In this work, we have analyzed the changes in the behavioural routines of students of the University of Trento due to the COVID-19 pandemic, focusing on three dimensions of behaviour: their activity, their location and their sociality. Few studies have considered students’ behaviour, and generally, they tend to examine just one facet of behaviour [51]. Moreover, existing studies are often limited to the analysis of data that comes from either surveys, where data is collected manually, or mobile phones, where data is generally passively collected when triggered by specific events (e.g., phone calls, app usage, etc.). By leveraging an Experience Sampling Method (ESM) approach on smartphones, we collected self-reported information on the daily activities of university students by means of Time Diaries, which allowed for high-resolution and multimodal experience sampling data collection in a real-world setting, with a high level of control over participants’ responses.

Our investigation first focused on understanding how specific behaviours evolved from 2018 to 2020. We accomplished this by conducting several statistical tests, including the Kolmogorov–Smirnov test, to compare the frequency distributions of each behaviour in the three dimensions, enabling us to pinpoint behaviours that exhibited significant changes. Notably, among the most prevalent activities, we observed a decrease in engagement with activities like Moving and Social Life, coupled with an increase in sedentary activities such as watching shows and videos. Interestingly, main activities like Eating, Lesson and Study did not show significant changes. This shift is mirrored in the location dimension, where the majority of places experienced a reduction in frequency, while the Home location registered a substantial increase. Furthermore, the trend towards more solitary activities and locations is reaffirmed by the overall decrease in social interactions, even with people residing in the same household, with students spending more time alone. These changes can most likely be attributed to the impact of the restrictions in place during the 2020 data collection.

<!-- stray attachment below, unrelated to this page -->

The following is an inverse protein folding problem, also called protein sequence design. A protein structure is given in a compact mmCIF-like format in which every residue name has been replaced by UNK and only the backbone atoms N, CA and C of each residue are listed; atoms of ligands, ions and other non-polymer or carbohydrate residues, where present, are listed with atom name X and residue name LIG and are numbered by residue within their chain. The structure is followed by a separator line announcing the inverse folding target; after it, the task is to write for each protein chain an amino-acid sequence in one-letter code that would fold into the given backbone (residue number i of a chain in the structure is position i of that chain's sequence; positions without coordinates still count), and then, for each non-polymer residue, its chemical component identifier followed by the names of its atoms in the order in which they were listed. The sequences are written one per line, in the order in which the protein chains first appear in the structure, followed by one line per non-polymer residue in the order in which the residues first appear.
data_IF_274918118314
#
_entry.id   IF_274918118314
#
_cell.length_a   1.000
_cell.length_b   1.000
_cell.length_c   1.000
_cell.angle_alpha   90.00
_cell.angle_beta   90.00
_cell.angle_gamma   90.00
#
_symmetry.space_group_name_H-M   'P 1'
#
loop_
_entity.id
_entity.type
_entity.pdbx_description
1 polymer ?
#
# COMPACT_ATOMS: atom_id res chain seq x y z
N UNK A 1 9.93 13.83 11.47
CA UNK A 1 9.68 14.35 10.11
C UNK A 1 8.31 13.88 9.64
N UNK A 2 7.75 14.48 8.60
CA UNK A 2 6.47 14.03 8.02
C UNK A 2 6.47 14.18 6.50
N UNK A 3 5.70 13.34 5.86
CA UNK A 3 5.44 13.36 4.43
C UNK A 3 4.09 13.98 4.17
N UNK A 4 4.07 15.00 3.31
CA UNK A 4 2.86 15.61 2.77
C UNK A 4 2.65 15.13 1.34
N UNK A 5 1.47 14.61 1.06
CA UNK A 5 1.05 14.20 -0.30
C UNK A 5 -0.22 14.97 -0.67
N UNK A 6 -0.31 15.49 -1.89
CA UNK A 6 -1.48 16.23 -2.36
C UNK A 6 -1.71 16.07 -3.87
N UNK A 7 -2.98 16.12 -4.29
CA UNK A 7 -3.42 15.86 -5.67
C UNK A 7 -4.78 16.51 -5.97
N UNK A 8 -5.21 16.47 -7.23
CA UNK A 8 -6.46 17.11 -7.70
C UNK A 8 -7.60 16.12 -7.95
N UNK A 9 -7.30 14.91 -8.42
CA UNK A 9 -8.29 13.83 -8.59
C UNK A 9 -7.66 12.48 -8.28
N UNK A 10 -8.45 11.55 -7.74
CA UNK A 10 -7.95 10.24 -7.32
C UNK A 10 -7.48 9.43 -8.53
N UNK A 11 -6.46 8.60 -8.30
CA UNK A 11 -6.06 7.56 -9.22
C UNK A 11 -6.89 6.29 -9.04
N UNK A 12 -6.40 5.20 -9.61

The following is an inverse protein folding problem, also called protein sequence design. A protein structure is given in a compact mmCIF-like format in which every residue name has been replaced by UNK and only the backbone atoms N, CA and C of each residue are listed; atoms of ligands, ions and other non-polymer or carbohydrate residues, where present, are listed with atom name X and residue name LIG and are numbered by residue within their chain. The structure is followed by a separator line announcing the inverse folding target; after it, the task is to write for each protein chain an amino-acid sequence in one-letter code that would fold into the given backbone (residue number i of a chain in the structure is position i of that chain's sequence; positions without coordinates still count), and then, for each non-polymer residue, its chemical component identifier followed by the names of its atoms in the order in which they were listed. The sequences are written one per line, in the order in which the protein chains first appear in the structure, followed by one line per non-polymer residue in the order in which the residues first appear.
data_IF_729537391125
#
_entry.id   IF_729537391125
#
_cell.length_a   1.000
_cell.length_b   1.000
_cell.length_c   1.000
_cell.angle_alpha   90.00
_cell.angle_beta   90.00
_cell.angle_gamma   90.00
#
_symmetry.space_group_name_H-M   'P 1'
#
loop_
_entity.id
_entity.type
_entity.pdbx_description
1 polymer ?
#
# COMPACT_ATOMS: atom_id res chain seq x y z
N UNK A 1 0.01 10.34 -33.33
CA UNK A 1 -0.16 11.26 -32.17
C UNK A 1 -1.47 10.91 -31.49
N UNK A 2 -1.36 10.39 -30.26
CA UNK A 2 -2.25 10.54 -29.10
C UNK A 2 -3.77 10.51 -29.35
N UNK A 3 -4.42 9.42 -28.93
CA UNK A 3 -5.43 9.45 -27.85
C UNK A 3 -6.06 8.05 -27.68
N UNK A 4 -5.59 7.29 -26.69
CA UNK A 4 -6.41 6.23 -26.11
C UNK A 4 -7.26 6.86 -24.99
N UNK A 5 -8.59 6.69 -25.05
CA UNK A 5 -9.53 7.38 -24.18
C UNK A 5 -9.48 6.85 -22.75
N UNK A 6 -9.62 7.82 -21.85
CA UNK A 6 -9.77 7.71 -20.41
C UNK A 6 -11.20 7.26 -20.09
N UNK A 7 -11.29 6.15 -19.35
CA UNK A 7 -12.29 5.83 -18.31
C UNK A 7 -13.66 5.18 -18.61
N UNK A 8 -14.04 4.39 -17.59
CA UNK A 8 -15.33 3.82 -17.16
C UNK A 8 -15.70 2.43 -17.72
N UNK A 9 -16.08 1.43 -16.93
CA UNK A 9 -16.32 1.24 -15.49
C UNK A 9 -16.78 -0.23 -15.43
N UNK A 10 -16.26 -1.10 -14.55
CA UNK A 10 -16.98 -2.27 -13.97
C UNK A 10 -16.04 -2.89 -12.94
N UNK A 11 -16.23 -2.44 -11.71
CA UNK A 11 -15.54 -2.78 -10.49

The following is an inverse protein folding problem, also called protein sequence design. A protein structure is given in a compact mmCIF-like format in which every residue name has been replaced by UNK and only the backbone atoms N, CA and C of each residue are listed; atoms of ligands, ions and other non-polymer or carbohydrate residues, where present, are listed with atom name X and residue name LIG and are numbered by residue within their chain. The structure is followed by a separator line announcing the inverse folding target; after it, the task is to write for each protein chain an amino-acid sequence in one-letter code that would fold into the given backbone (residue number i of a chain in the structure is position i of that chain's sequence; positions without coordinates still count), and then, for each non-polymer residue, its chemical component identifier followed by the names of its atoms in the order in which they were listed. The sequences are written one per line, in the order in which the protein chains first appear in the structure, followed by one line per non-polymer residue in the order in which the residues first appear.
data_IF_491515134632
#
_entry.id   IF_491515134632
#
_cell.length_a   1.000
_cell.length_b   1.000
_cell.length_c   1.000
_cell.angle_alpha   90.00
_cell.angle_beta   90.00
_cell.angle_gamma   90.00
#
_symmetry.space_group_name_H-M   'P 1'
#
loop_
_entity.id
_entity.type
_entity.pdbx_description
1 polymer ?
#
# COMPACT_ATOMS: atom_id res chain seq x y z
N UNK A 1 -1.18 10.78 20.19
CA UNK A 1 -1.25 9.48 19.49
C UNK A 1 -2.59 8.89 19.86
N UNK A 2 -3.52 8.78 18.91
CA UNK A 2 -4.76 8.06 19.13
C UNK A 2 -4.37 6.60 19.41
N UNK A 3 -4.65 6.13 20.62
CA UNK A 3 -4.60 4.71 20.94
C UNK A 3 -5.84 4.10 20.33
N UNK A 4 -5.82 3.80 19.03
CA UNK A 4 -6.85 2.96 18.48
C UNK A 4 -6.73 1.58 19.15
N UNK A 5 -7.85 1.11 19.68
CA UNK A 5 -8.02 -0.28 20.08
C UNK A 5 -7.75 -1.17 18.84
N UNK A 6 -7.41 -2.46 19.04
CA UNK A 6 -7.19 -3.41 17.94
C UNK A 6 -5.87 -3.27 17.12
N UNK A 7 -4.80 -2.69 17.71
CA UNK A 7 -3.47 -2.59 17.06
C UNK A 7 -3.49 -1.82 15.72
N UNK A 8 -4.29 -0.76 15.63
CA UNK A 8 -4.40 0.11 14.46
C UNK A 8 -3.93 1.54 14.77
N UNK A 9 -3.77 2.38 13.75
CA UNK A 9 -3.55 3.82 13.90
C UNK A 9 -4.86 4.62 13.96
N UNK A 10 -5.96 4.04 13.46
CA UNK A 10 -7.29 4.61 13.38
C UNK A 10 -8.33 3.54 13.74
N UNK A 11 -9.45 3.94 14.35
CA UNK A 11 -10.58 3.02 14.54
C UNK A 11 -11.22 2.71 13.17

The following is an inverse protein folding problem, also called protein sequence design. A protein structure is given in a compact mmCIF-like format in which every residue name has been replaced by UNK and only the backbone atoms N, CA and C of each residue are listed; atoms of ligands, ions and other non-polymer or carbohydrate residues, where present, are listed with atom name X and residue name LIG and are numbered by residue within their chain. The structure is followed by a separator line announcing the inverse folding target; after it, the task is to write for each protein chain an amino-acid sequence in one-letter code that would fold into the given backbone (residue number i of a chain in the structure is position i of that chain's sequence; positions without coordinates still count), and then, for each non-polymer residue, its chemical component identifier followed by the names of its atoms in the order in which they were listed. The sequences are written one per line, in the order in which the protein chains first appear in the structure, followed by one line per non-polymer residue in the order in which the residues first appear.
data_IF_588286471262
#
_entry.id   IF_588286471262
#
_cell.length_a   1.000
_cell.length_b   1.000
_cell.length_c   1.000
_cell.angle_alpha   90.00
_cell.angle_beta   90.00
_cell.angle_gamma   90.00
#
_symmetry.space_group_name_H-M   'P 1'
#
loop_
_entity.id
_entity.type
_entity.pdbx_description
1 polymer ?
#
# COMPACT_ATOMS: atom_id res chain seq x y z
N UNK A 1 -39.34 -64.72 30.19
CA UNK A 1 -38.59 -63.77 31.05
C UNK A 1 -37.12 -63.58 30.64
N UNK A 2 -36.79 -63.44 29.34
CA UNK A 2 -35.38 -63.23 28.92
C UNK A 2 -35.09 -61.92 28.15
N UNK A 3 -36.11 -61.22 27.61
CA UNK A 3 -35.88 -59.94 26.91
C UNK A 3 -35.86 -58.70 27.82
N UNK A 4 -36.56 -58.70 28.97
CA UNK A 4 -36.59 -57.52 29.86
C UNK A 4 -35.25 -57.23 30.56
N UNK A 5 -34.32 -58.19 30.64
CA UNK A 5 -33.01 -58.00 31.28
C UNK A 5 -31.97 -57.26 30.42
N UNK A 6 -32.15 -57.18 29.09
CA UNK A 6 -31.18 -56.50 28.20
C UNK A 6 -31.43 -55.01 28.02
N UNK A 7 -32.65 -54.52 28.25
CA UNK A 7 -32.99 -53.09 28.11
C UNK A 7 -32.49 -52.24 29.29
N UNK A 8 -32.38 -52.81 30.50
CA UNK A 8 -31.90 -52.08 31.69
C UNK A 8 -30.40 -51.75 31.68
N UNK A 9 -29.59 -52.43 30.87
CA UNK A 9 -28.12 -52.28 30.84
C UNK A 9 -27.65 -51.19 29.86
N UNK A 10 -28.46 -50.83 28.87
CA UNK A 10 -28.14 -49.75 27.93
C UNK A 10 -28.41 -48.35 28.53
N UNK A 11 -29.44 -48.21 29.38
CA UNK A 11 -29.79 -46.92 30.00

These findings served as a basis for a more comprehensive analysis of our dataset, which extended to the study of daily behavioural patterns. We used Non-Negative Matrix Factorization (NMF) to incorporate the temporal dimension of daily routines, which is neglected in the analysis of activity frequencies. Thanks to NMF interpretability and clustering properties, this technique is particularly useful in identifying repeating patterns in the daily behaviours of people, both at an individual and a collective level. It has been successfully used to study behavioural routines in different contexts such as urban mobility [70], people’s chronotypes [3] and interactions [32]. Our findings suggest that despite the COVID-19 restrictions, which have significantly altered various aspects of our lives [1, 48, 53, 65, 68], there is surprisingly little change in the main routine activities performed by students between 2018 (pre-pandemic) and 2020 (during the pandemic). Additionally, as shown in our analysis, the diversity of activities did not change significantly.